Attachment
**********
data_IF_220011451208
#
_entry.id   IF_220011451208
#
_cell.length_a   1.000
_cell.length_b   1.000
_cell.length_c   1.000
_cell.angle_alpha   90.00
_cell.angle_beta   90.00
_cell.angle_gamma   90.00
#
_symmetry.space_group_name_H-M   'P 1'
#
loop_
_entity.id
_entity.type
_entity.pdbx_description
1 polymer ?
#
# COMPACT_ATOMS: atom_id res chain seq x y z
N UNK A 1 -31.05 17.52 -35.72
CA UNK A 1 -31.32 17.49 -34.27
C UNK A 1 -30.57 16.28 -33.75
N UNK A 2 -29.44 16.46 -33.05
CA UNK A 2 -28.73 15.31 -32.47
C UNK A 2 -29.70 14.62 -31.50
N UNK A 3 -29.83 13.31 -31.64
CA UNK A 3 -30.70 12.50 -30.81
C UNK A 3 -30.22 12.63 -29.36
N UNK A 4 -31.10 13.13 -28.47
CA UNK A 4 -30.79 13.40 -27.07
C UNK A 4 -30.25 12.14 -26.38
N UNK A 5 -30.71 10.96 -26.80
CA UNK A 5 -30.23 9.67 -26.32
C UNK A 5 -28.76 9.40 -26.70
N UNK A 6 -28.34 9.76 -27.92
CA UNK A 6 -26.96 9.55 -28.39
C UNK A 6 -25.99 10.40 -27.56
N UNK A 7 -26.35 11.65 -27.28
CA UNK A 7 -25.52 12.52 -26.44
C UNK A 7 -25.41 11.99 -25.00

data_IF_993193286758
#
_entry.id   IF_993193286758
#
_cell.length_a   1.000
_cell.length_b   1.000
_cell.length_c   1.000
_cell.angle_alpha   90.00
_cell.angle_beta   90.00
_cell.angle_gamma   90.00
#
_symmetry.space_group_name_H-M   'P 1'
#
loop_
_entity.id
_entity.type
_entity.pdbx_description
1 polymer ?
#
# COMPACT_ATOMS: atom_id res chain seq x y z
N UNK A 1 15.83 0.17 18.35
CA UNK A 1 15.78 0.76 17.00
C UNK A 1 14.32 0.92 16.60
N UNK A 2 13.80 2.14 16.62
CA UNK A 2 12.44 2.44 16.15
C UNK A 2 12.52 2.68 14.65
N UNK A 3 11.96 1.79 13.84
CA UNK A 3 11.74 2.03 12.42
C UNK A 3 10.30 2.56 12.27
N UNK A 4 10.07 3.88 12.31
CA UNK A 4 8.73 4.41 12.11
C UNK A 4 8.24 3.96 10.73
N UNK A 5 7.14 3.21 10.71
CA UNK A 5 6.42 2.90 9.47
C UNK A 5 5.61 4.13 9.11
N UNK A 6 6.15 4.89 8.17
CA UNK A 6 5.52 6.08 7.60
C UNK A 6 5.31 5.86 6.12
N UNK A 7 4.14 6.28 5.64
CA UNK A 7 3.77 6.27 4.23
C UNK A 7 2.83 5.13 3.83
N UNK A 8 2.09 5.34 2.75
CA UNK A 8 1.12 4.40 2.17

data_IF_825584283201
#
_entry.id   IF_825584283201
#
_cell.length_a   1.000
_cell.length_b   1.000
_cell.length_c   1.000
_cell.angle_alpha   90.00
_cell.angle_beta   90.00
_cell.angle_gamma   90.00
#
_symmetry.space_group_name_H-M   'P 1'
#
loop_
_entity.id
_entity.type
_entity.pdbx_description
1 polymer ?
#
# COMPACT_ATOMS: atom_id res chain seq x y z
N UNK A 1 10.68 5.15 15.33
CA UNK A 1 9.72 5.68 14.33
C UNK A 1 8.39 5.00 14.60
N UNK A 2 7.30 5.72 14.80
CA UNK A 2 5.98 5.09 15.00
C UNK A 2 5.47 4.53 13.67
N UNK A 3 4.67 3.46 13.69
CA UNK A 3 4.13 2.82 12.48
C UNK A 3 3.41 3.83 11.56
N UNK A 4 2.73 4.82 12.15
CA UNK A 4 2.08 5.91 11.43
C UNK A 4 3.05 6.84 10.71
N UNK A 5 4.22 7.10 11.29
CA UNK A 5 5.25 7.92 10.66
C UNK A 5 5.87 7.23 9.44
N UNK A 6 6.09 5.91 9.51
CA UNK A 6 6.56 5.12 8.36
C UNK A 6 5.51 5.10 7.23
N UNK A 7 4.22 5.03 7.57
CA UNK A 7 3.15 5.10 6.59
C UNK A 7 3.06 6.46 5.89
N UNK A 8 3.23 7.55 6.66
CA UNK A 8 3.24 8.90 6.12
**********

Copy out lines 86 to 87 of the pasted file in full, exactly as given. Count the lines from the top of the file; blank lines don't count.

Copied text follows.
#
_entry.id   IF_825584283201